Philadelphia, PA intellectual property lawyer John D. Simmons shares his most common advice to clients and talks about his background/experience.
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I think the primary thing that I tell clients is when you first start a project or when you first start a company or a new venture, think about the intellectual property. Oftentimes, people get so wrapped up into jumping into the technology or jumping into this business concept that they miss tricks. They miss protecting their intellectual property, which – now, startups and venture capitalists recognize, the intellectual property is probably their most important asset. And if you’re going to do it right, you gotta do it from the beginning. By the time you’re rolling out the product, it’s probably too late. And oftentimes in this current environment, having intellectual property protected upfront is critical to getting investment or to reselling the company or going public. So when you start with your IP, think of IP first.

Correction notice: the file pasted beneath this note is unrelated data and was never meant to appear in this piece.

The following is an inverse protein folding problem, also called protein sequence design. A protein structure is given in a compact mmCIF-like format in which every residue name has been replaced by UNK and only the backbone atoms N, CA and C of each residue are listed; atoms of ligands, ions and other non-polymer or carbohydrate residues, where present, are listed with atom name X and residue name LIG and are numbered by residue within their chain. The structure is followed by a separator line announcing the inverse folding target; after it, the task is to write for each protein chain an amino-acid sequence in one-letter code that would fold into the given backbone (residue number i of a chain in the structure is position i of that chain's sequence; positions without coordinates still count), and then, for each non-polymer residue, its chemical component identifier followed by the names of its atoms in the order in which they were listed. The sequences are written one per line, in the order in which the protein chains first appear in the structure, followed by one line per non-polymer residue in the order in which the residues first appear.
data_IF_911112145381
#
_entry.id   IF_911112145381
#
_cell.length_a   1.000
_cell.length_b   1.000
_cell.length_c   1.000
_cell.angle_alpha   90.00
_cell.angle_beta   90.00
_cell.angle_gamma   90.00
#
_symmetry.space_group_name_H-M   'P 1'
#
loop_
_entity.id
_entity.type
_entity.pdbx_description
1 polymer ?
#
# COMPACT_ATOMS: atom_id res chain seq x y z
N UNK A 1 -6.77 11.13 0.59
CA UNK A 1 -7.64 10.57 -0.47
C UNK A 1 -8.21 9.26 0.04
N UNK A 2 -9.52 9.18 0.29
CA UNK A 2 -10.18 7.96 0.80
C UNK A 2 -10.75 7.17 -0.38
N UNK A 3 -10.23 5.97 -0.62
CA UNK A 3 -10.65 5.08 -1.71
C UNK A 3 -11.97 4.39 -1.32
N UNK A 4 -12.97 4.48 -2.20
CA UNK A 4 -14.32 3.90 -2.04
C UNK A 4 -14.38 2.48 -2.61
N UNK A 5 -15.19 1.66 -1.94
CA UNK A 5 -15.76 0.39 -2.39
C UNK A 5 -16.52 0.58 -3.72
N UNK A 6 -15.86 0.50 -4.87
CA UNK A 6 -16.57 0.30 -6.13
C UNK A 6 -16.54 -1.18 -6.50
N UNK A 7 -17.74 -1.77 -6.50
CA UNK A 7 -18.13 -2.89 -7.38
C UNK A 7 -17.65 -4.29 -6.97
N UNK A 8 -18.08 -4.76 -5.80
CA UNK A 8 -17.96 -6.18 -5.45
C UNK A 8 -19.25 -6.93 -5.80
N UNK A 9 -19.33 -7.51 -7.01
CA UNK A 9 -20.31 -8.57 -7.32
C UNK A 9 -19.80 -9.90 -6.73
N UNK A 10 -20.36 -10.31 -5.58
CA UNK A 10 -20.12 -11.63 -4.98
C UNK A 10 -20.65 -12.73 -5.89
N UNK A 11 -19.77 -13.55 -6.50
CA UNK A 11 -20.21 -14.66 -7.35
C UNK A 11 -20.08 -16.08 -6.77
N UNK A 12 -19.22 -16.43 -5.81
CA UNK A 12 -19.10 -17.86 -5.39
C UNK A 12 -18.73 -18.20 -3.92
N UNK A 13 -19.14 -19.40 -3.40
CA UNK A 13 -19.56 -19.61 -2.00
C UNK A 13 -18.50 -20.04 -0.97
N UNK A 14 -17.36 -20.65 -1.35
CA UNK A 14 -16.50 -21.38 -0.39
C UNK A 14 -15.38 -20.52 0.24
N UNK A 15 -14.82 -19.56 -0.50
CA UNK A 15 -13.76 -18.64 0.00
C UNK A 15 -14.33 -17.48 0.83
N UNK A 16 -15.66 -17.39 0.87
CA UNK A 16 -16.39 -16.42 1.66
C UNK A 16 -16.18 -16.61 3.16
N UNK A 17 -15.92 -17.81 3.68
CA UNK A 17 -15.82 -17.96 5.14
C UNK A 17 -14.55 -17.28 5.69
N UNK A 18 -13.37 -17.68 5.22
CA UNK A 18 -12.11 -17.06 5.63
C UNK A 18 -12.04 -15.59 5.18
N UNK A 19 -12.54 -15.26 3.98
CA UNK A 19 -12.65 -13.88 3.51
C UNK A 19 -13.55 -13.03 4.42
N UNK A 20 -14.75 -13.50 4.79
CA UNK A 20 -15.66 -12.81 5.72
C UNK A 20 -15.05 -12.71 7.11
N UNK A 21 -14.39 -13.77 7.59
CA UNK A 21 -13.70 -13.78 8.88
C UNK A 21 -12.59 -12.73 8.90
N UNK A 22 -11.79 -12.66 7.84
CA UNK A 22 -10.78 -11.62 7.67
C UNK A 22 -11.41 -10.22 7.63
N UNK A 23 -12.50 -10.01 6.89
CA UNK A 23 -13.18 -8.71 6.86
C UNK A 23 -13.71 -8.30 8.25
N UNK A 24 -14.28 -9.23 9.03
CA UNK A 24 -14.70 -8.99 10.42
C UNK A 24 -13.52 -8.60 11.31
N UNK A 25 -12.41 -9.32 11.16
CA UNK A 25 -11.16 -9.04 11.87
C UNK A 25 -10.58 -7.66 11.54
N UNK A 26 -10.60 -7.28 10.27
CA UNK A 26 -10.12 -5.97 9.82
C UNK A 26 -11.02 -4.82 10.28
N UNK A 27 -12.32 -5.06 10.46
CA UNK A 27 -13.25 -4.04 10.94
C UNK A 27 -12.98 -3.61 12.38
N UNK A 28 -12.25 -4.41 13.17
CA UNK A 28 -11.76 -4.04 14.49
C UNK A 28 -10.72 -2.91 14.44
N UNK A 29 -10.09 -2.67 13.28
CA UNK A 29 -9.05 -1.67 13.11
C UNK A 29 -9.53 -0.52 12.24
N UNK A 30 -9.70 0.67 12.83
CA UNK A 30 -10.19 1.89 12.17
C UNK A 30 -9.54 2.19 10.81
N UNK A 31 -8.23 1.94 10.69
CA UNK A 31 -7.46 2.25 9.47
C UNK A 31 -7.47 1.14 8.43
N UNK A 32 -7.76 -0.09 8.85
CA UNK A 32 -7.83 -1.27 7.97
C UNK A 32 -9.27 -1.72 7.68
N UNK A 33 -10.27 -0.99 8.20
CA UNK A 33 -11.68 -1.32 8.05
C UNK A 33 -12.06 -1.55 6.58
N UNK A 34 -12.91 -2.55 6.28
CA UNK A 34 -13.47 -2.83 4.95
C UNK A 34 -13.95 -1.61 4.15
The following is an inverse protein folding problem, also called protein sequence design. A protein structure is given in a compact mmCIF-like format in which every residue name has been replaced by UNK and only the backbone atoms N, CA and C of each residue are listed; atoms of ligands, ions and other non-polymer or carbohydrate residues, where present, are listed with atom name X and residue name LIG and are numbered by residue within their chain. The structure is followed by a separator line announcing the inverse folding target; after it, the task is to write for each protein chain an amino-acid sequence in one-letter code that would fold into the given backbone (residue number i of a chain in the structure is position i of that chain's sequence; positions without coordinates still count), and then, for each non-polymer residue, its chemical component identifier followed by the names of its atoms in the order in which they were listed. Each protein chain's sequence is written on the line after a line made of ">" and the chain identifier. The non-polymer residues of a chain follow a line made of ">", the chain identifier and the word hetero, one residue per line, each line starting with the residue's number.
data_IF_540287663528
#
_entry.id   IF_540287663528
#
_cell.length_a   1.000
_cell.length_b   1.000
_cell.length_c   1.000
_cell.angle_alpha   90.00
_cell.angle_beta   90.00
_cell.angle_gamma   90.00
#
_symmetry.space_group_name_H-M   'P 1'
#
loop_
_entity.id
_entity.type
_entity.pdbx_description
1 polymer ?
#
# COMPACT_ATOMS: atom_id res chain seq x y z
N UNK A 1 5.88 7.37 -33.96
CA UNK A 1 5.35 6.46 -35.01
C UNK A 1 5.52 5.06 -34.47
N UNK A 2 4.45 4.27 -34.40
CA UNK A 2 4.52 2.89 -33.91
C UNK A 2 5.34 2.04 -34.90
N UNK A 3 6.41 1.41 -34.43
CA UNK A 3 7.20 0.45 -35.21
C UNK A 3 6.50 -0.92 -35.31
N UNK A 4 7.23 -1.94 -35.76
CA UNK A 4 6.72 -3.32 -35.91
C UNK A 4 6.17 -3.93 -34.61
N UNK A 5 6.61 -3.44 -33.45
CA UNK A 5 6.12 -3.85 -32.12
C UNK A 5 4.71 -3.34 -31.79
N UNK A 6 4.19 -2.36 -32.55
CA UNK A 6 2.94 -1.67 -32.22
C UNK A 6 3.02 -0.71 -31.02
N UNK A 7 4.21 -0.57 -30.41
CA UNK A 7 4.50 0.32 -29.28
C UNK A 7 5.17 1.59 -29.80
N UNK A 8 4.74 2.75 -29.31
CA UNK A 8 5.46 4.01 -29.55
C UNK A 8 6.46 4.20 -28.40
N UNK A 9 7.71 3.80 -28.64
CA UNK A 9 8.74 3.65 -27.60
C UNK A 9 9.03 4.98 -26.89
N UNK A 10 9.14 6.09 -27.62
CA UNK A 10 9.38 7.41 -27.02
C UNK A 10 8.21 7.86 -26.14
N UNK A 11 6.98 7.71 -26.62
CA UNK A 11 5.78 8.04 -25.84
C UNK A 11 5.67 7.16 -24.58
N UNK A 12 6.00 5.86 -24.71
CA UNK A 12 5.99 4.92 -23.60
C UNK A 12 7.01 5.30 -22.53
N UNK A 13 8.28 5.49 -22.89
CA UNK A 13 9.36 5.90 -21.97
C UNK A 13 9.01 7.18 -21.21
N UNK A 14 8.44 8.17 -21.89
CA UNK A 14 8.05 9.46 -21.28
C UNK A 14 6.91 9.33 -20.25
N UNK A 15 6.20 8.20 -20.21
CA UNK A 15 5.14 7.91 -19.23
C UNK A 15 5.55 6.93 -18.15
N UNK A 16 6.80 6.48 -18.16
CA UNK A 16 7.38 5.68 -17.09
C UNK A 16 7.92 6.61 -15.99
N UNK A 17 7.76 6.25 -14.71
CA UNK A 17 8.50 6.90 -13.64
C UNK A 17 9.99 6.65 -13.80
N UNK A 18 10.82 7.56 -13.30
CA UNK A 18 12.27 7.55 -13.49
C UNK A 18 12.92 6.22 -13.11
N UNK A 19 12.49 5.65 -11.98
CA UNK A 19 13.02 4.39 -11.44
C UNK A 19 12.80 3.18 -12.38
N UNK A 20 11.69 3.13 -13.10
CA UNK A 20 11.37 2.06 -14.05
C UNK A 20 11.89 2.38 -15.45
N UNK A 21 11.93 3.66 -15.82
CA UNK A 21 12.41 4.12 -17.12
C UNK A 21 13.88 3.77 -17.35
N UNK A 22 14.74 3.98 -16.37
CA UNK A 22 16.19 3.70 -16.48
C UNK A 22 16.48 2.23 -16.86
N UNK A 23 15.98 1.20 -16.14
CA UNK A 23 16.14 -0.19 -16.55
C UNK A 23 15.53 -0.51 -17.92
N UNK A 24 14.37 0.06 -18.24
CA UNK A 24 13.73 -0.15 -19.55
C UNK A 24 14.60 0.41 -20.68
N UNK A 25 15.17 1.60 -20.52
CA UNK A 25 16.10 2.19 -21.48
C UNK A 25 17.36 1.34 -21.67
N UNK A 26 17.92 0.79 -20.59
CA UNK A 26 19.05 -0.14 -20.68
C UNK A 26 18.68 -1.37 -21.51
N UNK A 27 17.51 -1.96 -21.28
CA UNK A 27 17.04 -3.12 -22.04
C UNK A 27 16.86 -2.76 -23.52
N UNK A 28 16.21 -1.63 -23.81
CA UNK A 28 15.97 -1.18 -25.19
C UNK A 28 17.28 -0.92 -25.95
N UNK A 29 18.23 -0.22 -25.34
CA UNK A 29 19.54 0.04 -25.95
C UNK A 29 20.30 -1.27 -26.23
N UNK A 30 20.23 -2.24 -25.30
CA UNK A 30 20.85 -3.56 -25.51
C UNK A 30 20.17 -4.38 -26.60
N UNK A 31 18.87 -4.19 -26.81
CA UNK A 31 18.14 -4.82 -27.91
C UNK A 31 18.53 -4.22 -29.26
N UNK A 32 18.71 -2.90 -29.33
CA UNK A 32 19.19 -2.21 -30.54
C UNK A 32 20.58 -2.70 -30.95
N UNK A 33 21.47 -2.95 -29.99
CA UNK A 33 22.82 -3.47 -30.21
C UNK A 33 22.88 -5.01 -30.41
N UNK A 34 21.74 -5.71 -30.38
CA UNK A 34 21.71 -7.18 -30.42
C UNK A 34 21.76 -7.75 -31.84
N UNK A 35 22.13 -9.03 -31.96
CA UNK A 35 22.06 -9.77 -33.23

So it’s kind of interesting. I never planned to be a lawyer, never planned to become an attorney. I knew I wanted to be an electrical engineer since I was about third grade. Fortunately, my mother has a kind heart. And I took everything apart; sometimes I put it back together, tried to figure out how things worked. And I went on to Drexel University and specialized in electrical engineering and computers and robotics. Was a practicing engineer for ten years, a licensed engineer. I’ve traveled all over the world starting up control systems, designing instrumentation.
And through happenstance, my last employer happened to get a lot of patents. And they were involved, fortunately or unfortunately, in patent litigation and also contract litigation. So I got exposed to the legal world. I met with patent attorneys. I eventually ran research and development. And I said, “This looks like kind of an interesting career.”
So I went to work for Akin Gump as a technical advisor. And Martin Belisario was the one who hired me and mentored me. And also, other people like Clark Jablon and Ron Panitch were great mentors in my career. And I got to do things that weren’t so specialized in electrical engineering. I get a lotta diversity in this practice. And it’s been very rewarding because of that.